Four PSNI members have been suspended after they were caught on camera singing sectarian songs and waving guns while joyriding in their patrol vehicles.
The PSNI’s admission that four members of its “elite” Armed Response Unit had been removed from their duties comes just days after PSNI Chief Hugh Orde applied to become the next head of London’s Metropolitan Police.
It is understood one of the men held the rank of sergeant. Another four officers have been ‘re-positioned’.
It is understood the men can be seen on footage from a mobile phone waving a gun out of a PSNI vehicle as it is driven at top speed before performing a high-speed handbrake turn.
The men can reportedly be heard singing anti-Catholic ‘war songs’.
The incident has highlighted failures in the policing reform program initiated by Tory MP Chris Patten under the 1998 Good Friday Agreement.
Policing Board chairman Sir Desmond Rea said: ‘Such alleged behaviour is completely unacceptable, transgresses the code of ethics and besmirches the reputation of the PSNI as a whole.’
Sinn Féin spokesperson on Policing issues Alex Maskey said that the PSNI investigation needed to be completed quickly and the results including disciplinary measures made public.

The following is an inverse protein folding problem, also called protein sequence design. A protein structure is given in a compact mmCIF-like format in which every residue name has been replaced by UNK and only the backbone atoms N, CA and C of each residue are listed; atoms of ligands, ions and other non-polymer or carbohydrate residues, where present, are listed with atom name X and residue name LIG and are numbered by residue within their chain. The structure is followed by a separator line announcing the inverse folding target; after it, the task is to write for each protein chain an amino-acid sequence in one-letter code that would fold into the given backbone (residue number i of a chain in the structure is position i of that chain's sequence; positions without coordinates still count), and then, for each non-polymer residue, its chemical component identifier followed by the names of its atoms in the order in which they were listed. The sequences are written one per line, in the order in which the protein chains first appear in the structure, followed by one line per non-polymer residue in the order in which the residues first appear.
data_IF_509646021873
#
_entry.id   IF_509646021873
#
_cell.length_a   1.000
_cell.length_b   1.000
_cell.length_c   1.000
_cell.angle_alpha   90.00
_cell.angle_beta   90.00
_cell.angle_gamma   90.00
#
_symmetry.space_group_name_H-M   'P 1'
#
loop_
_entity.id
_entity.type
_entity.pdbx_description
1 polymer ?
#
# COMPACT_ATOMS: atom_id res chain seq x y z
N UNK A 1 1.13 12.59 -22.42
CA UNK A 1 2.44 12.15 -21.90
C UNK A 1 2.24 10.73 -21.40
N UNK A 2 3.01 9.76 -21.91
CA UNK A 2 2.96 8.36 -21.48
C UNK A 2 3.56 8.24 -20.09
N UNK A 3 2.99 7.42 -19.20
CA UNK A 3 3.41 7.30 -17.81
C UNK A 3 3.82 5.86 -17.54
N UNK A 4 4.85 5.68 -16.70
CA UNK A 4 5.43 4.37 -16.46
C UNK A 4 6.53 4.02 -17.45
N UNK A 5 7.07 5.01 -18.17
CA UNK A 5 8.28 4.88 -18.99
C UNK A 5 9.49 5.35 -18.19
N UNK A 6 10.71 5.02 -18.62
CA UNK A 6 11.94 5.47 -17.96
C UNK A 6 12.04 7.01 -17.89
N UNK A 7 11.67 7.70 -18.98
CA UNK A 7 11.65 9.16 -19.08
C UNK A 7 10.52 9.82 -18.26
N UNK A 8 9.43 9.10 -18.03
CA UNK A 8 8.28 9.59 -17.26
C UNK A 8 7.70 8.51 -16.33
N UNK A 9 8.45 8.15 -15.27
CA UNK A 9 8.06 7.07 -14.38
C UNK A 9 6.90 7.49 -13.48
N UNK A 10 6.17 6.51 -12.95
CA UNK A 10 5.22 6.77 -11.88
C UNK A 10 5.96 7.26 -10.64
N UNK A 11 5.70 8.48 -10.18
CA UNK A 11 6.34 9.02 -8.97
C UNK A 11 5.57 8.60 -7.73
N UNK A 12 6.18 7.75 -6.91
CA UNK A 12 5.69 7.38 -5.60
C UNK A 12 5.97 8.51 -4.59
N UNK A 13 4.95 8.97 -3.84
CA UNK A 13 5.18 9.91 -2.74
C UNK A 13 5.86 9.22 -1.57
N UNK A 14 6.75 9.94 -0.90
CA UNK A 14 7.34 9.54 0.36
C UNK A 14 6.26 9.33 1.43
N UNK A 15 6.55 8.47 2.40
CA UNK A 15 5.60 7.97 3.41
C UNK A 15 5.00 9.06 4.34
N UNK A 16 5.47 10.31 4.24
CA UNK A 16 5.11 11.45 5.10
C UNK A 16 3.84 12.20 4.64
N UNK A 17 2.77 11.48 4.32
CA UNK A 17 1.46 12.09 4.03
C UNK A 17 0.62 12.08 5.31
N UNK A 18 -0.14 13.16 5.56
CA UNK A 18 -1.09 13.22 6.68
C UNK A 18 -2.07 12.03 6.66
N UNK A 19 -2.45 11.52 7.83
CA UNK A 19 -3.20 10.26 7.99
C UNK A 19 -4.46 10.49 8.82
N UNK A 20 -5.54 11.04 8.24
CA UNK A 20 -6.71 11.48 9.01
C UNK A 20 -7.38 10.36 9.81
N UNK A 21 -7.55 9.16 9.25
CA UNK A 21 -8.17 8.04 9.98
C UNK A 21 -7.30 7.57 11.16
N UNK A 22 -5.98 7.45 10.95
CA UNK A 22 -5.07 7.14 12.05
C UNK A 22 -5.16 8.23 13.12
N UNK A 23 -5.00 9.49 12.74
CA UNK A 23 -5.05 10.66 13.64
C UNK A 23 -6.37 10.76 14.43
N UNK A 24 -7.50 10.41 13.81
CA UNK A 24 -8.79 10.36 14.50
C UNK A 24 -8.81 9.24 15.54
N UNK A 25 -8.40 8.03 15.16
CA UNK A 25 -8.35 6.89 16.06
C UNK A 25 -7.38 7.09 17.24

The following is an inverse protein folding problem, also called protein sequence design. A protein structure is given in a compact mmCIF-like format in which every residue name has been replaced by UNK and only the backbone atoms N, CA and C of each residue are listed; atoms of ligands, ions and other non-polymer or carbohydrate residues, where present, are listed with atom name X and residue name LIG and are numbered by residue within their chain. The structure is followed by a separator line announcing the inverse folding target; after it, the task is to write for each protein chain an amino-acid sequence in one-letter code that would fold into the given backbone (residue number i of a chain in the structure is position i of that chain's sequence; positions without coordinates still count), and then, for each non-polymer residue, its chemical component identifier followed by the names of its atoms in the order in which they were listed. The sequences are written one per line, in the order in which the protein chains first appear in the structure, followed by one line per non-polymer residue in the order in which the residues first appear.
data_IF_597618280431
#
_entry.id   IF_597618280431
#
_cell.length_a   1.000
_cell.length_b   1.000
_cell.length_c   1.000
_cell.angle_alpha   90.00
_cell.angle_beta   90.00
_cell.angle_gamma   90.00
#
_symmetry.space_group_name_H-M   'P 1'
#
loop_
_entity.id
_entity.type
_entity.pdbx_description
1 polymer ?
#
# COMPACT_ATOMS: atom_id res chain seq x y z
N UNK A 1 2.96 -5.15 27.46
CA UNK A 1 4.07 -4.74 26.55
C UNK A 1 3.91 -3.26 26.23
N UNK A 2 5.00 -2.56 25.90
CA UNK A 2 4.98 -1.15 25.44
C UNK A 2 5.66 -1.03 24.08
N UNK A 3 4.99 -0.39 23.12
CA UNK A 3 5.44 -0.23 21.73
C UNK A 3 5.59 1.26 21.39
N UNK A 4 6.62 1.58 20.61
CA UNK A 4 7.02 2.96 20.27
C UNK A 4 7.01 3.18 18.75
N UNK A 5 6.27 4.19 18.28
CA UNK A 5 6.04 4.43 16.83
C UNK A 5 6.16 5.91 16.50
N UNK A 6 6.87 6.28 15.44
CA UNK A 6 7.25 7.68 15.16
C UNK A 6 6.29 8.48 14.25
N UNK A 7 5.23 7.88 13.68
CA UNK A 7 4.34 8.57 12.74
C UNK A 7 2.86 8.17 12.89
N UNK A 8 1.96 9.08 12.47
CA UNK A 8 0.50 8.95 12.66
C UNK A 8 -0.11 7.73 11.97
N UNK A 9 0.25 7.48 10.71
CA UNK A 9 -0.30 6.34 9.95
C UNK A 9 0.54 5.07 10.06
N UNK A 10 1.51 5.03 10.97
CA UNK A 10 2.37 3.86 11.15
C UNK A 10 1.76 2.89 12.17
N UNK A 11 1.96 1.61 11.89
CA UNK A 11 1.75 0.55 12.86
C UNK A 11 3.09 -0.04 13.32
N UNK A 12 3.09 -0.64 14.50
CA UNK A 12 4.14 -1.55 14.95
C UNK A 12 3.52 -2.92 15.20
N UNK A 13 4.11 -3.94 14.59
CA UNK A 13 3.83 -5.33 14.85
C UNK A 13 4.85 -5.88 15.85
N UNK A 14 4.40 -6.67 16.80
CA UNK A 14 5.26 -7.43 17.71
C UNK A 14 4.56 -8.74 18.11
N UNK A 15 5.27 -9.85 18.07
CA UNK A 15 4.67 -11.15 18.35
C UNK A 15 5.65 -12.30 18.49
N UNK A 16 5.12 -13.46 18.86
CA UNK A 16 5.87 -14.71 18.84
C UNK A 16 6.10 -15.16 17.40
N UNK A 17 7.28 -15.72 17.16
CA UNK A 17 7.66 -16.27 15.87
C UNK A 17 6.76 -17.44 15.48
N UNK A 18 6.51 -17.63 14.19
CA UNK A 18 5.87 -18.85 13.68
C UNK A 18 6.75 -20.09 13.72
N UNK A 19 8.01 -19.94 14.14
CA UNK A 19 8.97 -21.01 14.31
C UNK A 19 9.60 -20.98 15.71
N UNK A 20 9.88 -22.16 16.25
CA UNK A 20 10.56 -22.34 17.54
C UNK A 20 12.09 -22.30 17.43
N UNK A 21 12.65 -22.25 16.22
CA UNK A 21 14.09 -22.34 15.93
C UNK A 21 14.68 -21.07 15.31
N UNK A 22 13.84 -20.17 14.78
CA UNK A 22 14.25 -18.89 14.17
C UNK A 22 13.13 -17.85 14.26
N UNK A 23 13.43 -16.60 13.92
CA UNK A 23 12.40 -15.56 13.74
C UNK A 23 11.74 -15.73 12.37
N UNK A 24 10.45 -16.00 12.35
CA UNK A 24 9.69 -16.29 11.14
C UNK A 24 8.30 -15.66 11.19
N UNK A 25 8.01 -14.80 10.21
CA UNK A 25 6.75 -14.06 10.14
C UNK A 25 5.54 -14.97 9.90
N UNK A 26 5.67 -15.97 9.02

“For reasons of community confidence and good practice it is vital that this investigation is completed quickly and the results including disciplinary measures made public.
“If it is proven that these allegations are true then I am in no doubt that the public will expect those involved to be removed from the PSNI.”
GARDA APOLOGISE FOR DEATH
Meanwhile, the Garda police in the 26 Counties has been forced to apologise and pay compensation to the Rossiter family after a jury returned an open verdict on the death of 14-year-old schoolboy Brian Rossiter in a cell at Clonmel Garda station.
The jury found in accordance with the medical evidence that Brian died from a blunt force trauma to the head. It had been ordered not to return a verdict of unlawful killing.
A settlement was subsequently reached in the civil law suit taken by the family against the Gardai.
The law suit alleged that the boy’s death was caused by assault and battery by members of the Garda during his arrest or detention.
Following the outcome of the inquest, the Rossiter family accepted damages amounting to O200,000 as well as legal costs and a written expression of regret acknowledging wrongdoing on the part of the Garda.